Friday February 24, 2006
So long as silly stories shove the serious stuff off to one side, not forgotten but put into proper proportions, there’s some hope left for the world. Leastways, I reckon so.
All week on the BBC Radio 4 morning news programme there’s been a running story about a plague of moles raging across the countryside, destroying lawns and pastures. An irate English lord-something-or-other in particular was engaged by the problem, blaming the government of course. And the BBC news team, bless them, led him and other characters gently on, allowing them their moment of fame and then going on to encourage listener participation by phone, letter, email and text.
And, bless all of us, participation there has been. Day by day the story has grown, and day by day the news team has had more and more difficulty in suppressing their giggles. Mention moles and every gardener in the Kingdom will immediately pipe up with his or her favoured, never-fail method of disposing of or discouraging moles from going about their quiet, essential business in places where they’re not welcome. And the giggles grow.
I’ve been chuckling away merrily myself, I confess it. Sat here, I have, tears running down my cheeks each morning with the giggling.
Oh, bless us all, but we Brits are a peculiar and amusing crowd. Cuckoos in March and April. Moles in February. Politicians and Princes all the year round. We’re all of us nut-cases, and proud of it. Long may it continue.
Me? Yes I have my mole catcher story, too, a Harry Cat tale I wrote years back. I just now dug it out and read it once more. Giggled helplessly at it, recalling good old times, a very special good old cat and a story of which I’m still proud.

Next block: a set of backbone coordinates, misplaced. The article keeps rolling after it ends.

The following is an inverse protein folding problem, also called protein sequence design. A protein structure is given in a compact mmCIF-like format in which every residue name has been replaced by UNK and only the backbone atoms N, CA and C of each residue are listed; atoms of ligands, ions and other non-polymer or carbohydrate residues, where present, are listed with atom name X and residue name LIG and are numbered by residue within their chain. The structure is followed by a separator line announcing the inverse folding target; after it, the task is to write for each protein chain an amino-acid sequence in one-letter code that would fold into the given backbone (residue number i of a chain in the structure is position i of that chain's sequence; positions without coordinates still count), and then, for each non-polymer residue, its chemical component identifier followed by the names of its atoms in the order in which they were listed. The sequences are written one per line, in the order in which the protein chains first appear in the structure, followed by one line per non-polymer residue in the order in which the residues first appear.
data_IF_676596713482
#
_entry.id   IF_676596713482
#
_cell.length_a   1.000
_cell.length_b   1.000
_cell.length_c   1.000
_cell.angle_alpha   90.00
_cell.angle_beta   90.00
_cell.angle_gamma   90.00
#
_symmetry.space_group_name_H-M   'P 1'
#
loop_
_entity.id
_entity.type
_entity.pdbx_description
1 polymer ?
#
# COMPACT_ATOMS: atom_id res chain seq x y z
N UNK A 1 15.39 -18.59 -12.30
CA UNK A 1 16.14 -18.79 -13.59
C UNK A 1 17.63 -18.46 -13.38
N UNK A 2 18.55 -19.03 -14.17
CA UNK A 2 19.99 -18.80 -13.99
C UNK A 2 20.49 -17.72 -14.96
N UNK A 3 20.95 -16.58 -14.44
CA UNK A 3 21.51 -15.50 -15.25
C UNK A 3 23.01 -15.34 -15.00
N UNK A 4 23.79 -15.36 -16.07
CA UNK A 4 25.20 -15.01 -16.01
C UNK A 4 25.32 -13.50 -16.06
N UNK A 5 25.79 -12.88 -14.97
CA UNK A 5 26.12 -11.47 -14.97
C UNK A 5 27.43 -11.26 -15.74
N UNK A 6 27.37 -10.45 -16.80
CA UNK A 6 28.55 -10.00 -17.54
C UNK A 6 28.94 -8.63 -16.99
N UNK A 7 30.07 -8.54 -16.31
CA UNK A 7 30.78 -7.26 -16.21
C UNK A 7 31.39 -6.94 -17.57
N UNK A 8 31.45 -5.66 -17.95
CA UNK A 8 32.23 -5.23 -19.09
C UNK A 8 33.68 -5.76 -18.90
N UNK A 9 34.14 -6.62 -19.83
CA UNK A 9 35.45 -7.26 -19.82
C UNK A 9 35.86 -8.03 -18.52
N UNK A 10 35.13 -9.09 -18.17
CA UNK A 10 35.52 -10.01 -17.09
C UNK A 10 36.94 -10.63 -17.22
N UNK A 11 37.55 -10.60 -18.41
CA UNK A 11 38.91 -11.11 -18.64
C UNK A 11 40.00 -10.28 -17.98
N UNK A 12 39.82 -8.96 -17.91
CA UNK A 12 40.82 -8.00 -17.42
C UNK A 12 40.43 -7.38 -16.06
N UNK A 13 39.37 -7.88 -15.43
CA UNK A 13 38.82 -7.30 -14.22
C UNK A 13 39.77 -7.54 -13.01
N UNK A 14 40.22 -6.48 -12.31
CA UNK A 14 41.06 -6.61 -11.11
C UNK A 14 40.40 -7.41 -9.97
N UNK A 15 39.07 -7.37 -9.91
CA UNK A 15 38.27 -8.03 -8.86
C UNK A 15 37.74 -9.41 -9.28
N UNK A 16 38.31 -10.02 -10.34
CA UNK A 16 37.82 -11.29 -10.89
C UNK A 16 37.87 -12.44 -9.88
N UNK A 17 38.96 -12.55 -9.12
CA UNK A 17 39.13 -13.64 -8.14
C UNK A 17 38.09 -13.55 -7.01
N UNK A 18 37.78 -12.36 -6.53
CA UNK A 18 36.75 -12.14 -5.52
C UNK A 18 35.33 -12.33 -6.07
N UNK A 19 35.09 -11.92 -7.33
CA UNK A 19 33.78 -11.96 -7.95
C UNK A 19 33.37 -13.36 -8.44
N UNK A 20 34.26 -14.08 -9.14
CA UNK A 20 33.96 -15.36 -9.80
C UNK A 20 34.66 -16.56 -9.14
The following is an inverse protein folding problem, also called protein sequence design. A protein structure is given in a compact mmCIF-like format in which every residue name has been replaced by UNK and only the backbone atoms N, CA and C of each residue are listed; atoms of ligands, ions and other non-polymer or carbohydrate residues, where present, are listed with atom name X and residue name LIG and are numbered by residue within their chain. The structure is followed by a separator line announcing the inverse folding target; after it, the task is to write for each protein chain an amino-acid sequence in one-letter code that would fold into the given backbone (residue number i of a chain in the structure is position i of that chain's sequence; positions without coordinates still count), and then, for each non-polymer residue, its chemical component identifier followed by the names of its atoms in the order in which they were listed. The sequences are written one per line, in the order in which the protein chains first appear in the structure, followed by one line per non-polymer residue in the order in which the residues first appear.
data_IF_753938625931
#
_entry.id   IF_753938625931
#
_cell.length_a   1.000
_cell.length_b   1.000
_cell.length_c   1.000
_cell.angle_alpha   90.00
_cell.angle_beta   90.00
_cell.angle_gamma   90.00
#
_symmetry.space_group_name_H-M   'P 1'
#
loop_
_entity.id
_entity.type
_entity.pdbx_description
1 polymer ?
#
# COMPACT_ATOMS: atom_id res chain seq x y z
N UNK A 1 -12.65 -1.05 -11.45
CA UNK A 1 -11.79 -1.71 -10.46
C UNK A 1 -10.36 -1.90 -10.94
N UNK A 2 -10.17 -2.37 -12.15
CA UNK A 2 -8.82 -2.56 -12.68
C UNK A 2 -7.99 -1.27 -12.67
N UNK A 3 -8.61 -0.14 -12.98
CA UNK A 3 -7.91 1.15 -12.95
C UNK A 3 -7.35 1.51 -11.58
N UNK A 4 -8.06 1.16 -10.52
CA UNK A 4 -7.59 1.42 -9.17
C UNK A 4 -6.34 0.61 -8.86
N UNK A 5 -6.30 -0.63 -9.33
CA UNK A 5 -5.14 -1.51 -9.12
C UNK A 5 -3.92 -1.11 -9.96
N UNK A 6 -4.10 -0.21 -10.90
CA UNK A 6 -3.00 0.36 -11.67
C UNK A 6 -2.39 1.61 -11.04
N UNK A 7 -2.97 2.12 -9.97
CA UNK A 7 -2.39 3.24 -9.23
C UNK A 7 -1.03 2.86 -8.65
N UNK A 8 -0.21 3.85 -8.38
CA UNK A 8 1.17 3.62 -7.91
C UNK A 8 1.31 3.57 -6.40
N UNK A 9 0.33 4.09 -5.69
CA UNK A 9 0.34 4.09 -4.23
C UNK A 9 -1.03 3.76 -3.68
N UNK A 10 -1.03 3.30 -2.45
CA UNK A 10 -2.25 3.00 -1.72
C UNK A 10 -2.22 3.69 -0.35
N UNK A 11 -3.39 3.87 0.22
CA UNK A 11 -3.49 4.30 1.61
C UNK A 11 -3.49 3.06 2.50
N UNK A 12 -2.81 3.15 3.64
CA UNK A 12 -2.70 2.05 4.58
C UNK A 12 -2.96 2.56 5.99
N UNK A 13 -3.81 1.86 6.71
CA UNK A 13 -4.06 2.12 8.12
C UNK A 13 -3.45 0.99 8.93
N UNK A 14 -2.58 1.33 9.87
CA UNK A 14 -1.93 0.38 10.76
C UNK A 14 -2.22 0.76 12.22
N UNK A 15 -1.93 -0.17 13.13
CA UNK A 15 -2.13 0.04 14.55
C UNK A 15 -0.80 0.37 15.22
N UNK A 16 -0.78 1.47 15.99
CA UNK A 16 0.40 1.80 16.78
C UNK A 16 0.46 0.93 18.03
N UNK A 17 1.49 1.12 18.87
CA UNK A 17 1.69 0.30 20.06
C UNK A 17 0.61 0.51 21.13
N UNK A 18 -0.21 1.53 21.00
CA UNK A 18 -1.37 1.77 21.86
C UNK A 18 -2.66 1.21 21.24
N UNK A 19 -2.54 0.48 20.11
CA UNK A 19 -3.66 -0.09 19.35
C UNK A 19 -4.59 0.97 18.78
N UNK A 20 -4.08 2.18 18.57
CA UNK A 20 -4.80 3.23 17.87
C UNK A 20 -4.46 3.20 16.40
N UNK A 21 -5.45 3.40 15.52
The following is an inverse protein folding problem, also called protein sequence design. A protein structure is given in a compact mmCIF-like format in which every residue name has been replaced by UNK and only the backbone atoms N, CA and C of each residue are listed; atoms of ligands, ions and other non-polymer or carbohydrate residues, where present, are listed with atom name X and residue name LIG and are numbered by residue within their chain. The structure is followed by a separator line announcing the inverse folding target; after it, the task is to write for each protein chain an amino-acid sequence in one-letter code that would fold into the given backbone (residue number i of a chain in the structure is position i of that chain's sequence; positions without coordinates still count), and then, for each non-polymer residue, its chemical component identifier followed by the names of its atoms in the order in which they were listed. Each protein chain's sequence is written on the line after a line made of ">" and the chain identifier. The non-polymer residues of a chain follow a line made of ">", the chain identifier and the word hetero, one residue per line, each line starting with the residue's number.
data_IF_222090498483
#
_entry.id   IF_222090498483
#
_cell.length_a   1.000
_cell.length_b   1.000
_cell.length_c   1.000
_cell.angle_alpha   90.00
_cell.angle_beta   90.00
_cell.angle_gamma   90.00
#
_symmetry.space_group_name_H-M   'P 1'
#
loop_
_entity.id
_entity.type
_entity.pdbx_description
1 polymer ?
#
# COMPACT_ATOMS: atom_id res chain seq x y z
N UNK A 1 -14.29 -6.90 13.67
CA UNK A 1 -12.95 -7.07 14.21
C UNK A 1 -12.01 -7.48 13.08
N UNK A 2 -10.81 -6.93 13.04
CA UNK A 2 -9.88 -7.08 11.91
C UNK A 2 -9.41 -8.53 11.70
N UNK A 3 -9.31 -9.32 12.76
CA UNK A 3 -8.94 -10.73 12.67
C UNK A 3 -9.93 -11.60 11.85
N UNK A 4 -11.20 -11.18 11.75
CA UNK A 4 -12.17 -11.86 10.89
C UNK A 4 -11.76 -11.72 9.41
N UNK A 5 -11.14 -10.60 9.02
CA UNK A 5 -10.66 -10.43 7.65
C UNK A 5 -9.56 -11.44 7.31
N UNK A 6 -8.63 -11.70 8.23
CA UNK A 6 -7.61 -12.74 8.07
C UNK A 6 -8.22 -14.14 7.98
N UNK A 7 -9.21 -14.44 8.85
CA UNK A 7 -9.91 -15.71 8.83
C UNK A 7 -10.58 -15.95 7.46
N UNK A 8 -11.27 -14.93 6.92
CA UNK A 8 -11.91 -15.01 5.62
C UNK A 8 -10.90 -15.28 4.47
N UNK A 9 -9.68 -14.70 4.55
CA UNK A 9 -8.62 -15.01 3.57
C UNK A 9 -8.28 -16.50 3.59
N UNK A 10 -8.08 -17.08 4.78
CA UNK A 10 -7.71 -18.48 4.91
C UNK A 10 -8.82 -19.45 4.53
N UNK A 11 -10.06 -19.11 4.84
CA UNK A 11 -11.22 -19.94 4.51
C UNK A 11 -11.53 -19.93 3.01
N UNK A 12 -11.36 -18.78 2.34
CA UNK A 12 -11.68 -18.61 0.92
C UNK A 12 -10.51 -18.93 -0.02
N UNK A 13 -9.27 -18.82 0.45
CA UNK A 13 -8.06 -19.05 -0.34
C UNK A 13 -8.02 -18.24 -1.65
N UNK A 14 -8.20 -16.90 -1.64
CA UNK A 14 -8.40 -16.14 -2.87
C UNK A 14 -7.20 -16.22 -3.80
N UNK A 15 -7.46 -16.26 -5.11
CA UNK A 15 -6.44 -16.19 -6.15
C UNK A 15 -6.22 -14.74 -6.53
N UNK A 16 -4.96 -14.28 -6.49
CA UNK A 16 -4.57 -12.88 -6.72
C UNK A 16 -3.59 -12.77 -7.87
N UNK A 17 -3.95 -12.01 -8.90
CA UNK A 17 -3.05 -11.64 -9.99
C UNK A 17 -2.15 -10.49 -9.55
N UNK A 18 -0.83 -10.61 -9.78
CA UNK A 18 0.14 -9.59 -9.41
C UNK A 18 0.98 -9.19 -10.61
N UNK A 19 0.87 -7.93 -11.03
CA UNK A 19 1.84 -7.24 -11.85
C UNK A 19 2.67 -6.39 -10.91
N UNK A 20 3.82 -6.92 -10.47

We had a pretty happy day here today, too, with broken sunshine alternating with light bursts of snizzle and interlaced with a chill, horrid wind sailing in from Central Europe. Lawks but it must be cold in Central Europe just now.
Quite early in the morning the oil delivery man turned up, good as gold, and wondering why I’d ordered such a small amount.
“I thought you’d lost your marbles until I saw your ‘SOLD’ sign,” he said. “Where are you off to, then?”
“Oh, back to Somerset. Following the work. You know how it is.”
“Oh, yes,” he said. “I know how it is. Good luck!”
“And to you!”
Back inside, warming up, I expressed the thought that, since we were up and about, we might as well wrap up and drive over to the Boston Tesco’s for our weekend provisioning. It was a bleak journery, over country roads all grey and blasted in the wind. Now and then the sun broke through but there’s precious little in the way of green left in the open countryside now unless you know where to look for it.
A field of wind-dried sunflowers I’ve been watching all winter long on the outskirts of Sibsey had been ploughed under, leaving the soil all stalky and filled with promise. I suspect it was the farmer’s intention all along, growing a crop especially to enrich the soil. Good organic practice, that. I’m sorry to see them gone because I’ve watched them growing, flowering and ripening all the way from the initial seeding nine months back. The sight of the field now is good, though, in another way. I may not be here to see what crop goes in this year but it’s good to know that the progression will continue even in my absence.
You have to shade your eyes against the low-level winter sunshine, and look carefully over the wind-blasted verges in the foreground, but the fields beyond are beginning to show the start of the new year, some cultivated, some breaking out into tender green shoots already. Yup. There’s hope left in the world alright.